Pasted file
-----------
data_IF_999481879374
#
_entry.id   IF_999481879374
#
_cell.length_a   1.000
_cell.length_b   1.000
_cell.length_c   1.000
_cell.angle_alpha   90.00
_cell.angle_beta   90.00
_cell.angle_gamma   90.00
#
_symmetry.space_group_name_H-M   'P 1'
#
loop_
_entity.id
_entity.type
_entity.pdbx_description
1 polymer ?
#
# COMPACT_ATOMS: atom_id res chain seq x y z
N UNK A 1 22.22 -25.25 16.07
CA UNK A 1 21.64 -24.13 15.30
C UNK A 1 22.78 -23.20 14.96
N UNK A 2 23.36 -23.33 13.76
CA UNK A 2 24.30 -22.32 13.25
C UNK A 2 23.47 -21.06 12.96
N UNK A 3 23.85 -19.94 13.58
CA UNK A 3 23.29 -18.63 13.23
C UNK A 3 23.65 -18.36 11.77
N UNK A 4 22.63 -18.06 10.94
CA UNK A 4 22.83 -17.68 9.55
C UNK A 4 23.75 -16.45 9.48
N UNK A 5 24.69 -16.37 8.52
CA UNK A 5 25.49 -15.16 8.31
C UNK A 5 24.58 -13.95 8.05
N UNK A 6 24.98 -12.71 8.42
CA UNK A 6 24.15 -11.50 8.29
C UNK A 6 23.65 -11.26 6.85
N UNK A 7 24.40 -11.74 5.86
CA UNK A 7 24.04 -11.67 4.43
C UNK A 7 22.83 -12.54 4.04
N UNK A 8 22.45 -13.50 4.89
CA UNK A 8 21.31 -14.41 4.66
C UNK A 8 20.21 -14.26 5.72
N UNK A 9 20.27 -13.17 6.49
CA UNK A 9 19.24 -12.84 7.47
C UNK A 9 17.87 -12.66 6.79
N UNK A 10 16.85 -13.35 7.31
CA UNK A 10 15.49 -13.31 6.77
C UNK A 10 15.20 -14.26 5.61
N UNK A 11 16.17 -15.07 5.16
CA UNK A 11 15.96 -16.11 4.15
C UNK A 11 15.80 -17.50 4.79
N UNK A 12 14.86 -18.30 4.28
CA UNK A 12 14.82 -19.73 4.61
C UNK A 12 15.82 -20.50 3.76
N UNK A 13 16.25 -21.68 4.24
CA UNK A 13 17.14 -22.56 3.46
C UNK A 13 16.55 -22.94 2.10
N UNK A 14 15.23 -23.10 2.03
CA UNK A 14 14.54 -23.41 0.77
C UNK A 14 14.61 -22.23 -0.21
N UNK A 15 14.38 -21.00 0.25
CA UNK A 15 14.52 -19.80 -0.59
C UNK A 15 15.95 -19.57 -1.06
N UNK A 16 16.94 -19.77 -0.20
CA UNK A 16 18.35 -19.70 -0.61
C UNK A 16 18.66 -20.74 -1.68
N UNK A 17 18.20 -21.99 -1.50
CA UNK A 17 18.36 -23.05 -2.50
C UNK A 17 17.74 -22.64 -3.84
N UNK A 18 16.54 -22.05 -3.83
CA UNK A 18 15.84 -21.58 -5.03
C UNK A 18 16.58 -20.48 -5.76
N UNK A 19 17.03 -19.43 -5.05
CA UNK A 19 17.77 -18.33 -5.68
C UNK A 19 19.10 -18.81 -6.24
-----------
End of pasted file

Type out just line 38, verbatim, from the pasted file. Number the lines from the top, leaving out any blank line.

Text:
C UNK A 6 23.65 -11.26 6.85